The 757 replacement market has already been 90% covered by 737-9/-900ER and A321ceo/neo, with the A321neoLR covering another 5%. To me, it still doesn’t make any sense to start development of a new airplane in the next 5-7 years just to cater for the 5% that are left.
        Even if you think about opening up that 5% to also cover a bit of the gap between A321neo/737-9 and A330-800/787-8, with the cost involved in developing a new airplane, you would want to make that plane part of a family. Which means the plane catering for the ~5% left of the 757 replacement market, would have to be the basis for the 737 replacement as well. And to launch that plane within a year or two of MAX EIS just doesn’t make any sense whatsoever.
        Boeing and Airbus are in the business of making planes and earning money doing that – not in the business of filling every conceivable market niche that may or may not exist.

  4. Transworld: “It does bring into question is there really that much of a 757 market? ”

    As Sinnett says: “The 757 is a proxy for something that is not a 737 and is not a 757.” The market is far larger then the “757 replacement” currently occupied with 757s, 762s, 737-900ERs, A321s, A300/A310, use of oversized A330s/788s. Thousands in the next 20 years.

    If Boeing continues studying the market, talking to airlines, reviewing new technologies and discussing with the engine makers, Airbus will meanwhile sell another 2000 A321s (/322s). Simple as that. In the US, Delta and American are already switching, United probably soon. Get moving instead of talking!

    Boeing has to wake up & smell the coffee. If they expect the 737MAX to hold on for the next 15 years, they are (again) only listening to themselves.

    • I am not disagreeing Boeing has screwed up as there is a clear market for the A321 sized aircraft Boeing is no longer able to match in any form.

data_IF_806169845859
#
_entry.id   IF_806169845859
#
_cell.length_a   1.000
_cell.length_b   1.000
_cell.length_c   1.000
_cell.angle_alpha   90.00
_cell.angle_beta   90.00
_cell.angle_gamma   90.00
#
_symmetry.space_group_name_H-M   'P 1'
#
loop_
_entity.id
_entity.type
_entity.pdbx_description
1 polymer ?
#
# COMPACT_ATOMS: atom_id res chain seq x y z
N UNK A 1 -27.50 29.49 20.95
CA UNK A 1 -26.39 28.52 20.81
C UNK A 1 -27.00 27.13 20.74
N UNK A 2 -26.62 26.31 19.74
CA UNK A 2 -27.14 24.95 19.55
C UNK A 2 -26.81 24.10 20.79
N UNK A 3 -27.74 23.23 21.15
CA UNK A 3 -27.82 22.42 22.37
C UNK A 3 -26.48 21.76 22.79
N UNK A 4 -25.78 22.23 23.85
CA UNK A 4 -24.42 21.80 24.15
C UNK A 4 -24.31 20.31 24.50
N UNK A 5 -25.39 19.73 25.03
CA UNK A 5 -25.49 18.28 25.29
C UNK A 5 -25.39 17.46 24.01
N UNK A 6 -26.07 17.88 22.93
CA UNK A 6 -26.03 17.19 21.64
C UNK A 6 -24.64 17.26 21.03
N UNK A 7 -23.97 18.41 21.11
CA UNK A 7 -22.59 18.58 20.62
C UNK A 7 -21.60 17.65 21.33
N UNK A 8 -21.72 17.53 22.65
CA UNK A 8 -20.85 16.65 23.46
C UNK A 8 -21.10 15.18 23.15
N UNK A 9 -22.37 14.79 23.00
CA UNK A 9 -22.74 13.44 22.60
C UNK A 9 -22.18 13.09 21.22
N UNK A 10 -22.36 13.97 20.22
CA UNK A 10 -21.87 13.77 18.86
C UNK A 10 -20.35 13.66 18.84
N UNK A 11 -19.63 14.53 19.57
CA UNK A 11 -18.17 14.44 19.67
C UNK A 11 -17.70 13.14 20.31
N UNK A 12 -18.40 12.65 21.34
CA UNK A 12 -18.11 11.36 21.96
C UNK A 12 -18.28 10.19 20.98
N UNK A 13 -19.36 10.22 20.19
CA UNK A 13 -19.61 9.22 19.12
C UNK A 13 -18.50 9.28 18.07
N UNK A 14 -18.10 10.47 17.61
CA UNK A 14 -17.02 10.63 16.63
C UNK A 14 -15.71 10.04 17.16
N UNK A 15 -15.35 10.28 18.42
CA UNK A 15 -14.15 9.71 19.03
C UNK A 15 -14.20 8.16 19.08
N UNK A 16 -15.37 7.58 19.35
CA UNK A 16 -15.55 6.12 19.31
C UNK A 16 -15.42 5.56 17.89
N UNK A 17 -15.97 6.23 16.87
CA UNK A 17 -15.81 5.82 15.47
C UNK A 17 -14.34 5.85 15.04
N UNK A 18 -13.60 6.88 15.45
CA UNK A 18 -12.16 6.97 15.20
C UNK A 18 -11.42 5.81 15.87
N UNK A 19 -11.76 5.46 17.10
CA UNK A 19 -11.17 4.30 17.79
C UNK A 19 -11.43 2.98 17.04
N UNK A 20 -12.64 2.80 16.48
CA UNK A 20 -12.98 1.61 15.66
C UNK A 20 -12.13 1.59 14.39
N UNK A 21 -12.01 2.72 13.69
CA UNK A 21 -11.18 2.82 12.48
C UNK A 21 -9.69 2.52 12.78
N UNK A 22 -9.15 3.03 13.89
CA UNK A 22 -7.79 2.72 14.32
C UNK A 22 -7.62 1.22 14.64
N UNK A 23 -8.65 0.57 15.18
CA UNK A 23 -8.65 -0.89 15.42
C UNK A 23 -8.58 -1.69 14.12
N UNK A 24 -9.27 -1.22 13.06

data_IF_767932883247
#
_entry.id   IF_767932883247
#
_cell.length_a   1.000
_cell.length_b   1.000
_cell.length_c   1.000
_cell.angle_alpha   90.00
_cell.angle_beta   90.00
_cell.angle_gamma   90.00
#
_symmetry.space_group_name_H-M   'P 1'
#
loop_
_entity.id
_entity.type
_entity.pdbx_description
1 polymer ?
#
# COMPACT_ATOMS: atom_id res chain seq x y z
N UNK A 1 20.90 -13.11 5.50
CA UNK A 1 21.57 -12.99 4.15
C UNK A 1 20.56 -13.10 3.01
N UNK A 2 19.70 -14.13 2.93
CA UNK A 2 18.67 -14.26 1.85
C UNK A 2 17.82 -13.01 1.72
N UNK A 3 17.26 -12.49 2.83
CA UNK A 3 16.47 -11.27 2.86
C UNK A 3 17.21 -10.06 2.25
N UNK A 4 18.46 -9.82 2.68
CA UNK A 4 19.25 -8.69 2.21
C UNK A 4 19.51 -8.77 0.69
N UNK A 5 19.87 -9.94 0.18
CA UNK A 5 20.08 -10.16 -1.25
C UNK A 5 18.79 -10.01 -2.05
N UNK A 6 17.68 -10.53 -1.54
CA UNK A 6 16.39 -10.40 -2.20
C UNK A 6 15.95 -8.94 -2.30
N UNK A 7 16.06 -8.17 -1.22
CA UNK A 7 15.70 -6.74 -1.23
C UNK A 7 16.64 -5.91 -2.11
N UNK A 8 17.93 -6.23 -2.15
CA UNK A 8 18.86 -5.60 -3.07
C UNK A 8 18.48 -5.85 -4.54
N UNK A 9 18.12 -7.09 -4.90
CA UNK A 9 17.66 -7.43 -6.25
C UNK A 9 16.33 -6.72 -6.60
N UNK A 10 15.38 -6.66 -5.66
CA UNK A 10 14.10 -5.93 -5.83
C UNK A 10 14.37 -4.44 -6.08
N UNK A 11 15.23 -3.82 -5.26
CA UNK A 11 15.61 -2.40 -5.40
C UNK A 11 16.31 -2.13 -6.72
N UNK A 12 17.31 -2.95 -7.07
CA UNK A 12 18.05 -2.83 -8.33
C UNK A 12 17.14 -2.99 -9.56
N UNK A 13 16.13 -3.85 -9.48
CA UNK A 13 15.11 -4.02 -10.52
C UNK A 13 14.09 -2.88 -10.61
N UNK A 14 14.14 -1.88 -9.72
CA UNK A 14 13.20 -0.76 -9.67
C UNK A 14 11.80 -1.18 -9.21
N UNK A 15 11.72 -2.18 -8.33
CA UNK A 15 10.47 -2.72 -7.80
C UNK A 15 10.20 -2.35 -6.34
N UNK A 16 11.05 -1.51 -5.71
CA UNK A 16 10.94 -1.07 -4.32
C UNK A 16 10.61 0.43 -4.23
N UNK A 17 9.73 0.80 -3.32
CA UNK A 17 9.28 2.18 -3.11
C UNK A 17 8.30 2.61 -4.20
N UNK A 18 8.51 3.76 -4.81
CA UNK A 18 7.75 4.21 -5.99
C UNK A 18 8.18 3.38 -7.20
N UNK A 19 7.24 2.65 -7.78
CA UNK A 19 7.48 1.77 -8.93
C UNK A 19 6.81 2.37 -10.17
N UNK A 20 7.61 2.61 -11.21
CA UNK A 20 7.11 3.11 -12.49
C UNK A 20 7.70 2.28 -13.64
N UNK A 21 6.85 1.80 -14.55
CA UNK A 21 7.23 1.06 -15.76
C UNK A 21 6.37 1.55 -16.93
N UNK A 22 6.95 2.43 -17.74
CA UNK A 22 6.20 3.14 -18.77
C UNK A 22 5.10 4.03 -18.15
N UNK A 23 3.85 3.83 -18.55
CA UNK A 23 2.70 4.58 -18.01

That A321 segment is broken into two discreet parts. Bigger A320 as normal progression to move up (where Boeing falls off one cliff). That segment is now 30% and growing fast.

      The other is a 757-200w where Airbus talked about 400 of the A320NeoLRs.

      My take is that the first segment can be served quite well by single aisles.

      Murky is the overlap in the 757-300, A321NeoLr and what is the right aircraft to serve that. It has to be at the right price.

      And there in lies the crunch. 757s prices are right, A321NEO certainly for some of it. But is it so budget constrained that a 100 -150 million dollar aircraft makes it uneconomical?

      Boeing can’t build an aircraft that just takes on the A321 (they should have but can’t now)

      It needs to be broad spectrum but they also seem to shoot that in the foot trying to compete in the 150 segment when the move is 180 to 230.

      there still has to be a business case and that even assumes their is a desire by Boeing management to the future or its just as long as I get mine now what so what for the future of the company. That side is winning so they will study it to death and do nothing (sans a change of command)

  5. Airbus may offer a kind of A330-100 to close the gap to the A322. I don’t think Airbus will put a new wing beneath an old aircraft. I expect a rather small wing for a rather short A350. Maybe with folding wing tips.